Red, Gray, and Blue: American Indians in the Civil War
CIVIL DISCOURSE, JANUARY 1865
A lot of people think that the Civil War ended in April of 1865, when Lee surrendered at Appomattox. Not so – the last fight in the East was at Waynesville, North Carolina on May 6, 1865. West of the Mississippi, the battle of Palmito Ranch on May 12th is often considered to be the last engagement of the war. The very last Confederate command, that of Brigadier General Stand Watie, fought at Palmito Ranch, but did not lay down its arms until June 23rd, 1865, more than two months after Appomattox. The common thread among these last engagements: the Confederate troops were largely Native American. Even at Appomattox, the terms of surrender were drafted by Grant’s adjutant Ely Parker, a Seneca, who with Stand Watie was one of two Indians to attain the rank of general. At the McLean house, Lee shook his hand and said, “I am glad to see one real American here”, to which a conciliatory Parker replied, “We are all Americans.”
The Indians at Waynesville were North Carolina Cherokees commanded by William Holland Thomas, who had been adopted by the Cherokees as a boy and went on to become a chief of the Eastern Cherokees. As an attorney, he negotiated with the Federal government to prevent their removal to Oklahoma. In September of 1862, he raised Thomas’ Legion of Cherokee Indians and Highlanders, a “legion” being an independent command with its own infantry, cavalry and artillery. For most of the war, the Legion defended southwest Virginia and eastern Tennessee. In its first engagement, a popular Cherokee lieutenant was killed; enraged Cherokees retaliated by scalping dead or wounded Yankees. Thomas returned the scalps in a bag with his apologies.
This was not the only time scalps were taken by the Confederacy – at the battle of Pea Ridge in Arkansas; Cherokees scalped and killed Federal wounded; the Federals promised no quarter to Confederate Cherokees in the future. Shortly afterward, the Confederate commander complained that Germans of Sigel’s command had executed surrendering Confederates; Sigel did not deny it and reminded his counterpart of the scalping and mutilations by the Cherokees at Pea ridge.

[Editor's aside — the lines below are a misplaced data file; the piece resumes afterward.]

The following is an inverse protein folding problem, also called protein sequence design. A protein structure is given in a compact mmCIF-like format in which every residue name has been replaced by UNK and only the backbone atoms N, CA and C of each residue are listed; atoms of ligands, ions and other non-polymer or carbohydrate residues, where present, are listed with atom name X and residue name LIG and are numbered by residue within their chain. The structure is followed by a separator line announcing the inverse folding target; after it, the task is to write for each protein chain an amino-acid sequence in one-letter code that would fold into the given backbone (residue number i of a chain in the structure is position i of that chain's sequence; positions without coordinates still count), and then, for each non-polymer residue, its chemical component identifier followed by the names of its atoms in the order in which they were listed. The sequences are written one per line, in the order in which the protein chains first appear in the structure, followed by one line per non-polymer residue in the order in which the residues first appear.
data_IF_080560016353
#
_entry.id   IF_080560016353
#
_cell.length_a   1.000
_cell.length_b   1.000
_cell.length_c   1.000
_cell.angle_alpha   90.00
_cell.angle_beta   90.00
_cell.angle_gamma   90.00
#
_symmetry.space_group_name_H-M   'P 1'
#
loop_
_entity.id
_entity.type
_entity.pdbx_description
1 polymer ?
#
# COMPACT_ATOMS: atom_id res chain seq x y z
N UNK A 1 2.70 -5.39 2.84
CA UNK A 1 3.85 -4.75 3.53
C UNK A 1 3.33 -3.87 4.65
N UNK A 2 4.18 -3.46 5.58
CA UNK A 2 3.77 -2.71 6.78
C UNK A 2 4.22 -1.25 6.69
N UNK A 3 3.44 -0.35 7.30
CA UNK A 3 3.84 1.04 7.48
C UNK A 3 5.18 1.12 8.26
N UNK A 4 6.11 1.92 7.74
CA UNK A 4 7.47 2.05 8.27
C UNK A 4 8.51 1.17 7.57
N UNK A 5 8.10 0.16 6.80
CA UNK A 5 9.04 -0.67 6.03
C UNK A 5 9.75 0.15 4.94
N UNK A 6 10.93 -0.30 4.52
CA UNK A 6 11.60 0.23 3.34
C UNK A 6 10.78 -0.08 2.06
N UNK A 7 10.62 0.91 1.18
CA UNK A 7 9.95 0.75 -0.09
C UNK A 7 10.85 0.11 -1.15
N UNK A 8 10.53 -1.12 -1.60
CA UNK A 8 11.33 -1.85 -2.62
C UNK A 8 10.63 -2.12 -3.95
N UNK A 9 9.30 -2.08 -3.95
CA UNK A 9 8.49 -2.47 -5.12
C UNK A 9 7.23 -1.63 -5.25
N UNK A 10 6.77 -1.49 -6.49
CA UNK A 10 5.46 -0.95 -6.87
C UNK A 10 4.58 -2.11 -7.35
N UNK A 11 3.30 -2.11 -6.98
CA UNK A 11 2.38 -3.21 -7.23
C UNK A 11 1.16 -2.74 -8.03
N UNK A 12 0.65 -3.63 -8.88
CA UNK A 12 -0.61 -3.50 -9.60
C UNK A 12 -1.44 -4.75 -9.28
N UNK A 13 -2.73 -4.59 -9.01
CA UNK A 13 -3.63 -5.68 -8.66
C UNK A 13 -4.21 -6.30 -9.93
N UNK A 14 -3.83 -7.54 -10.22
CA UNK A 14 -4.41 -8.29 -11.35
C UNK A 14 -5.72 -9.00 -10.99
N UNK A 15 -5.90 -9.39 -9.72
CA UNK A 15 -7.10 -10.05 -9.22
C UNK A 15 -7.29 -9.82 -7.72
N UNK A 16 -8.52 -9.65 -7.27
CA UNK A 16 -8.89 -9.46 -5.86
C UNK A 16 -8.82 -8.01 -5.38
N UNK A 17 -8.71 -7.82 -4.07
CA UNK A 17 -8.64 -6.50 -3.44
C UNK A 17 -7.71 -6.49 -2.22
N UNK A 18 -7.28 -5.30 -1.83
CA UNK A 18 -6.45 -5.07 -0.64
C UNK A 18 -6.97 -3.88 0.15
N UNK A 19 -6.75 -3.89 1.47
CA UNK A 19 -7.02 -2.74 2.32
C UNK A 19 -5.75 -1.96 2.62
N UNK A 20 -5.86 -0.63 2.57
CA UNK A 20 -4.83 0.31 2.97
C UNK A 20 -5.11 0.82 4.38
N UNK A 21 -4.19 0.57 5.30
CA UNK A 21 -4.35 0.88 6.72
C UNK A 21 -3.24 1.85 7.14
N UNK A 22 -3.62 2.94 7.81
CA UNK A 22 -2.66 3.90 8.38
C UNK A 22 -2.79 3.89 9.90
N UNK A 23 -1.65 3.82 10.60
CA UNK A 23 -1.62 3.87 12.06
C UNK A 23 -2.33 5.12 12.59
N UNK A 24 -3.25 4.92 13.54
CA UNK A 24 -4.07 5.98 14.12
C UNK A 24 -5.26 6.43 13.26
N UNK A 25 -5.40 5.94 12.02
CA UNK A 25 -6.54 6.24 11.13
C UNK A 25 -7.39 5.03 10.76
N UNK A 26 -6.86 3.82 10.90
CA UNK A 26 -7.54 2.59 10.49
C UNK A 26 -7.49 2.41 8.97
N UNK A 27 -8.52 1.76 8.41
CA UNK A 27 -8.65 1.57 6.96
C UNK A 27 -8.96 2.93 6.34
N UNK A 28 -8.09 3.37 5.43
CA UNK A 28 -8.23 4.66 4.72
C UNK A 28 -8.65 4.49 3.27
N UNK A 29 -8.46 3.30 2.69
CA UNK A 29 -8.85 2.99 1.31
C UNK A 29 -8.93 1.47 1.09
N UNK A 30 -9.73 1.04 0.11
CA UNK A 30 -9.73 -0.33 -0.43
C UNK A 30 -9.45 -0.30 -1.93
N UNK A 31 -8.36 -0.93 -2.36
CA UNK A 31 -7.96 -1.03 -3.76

On their way to fight Sheridan in the Shenandoah Valley in October of 1864, the approach of Thomas’ Legion interrupted Champ Ferguson’s systematic killings of Federal wounded after Saltville; Thomas and his next in command, James Love, were known to be honorable men who would not condone the partisan’s murders. The Legion joined Early’s command and participated in the battle of Cedar Creek on October 19th. The Legion returned to the mountains of North Carolina to carry on guerilla warfare once it became apparent that the Shenandoah Valley was lost. Mustering fewer than 100 in early 1865, Thomas managed to resurrect his command with 1200 recruits, of which about a third were Cherokees.
The Legion’s final accomplishment was perhaps its finest – winning the last fight in the East, in their home town, and with style. Thomas and most of his legionnaires were from Waynesville, North Carolina, a town named after “Mad Anthony” Wayne and founded by Robert Love, Thomas’ father-in-law. Thus, when the area was raided by a detachment of Unionist North Carolina mounted infantry on May 6, 1865, the Legion responded with special fury. Outnumbered four to one, the Confederates hit their opponents with a sharp volley, then scattered them with one of the war’s few documented bayonet charges. The routed Unionists took refuge inside the town. That night, the Confederates built hundreds of campfires on the surrounding ridges to hint that some horse thieves and arsonists were about to have an even worse tomorrow. The Cherokees performed blood-curdling war chants, making for a sleepless night for those trapped in the town. In the mountains of North Carolina, the partisan war was particularly ugly and atrocities were not uncommon. The troops who had been busy burning out their fellow Tar Heels the day before probably had heard about the Legion’s Cherokees scalping Yankees. The next morning, the Confederate commander rode into Waynesville to negotiate the surrender of the trapped Federals. Learning that Joe Johnson had surrendered to Sherman, he instead surrendered to the relieved Unionists, one imagines on pretty favorable terms.
The Western Cherokees also backed the Confederacy, though not at first. Their principal chief John Ross counseled neutrality, but succumbed to pressure to sign a treaty with the Confederacy. He was sidelined when captured and interned by Federal troops. He was succeeded by Stand Watie, a Confederate loyalist, who raised levies of Cherokee troops, including two regiments of cavalry. These troops served with the 1st Choctaw and Chickasaw Mounted Rifles and 1st Creek Regiment. They were described by their white commander as “entirely undisciplined, mounted chiefly on ponies, and armed very indifferently with common rifles and shotguns”. But they showed up, and they fought, even though Indians would not become citizens until 1924, while former slaves were affirmed as citizens in 1868.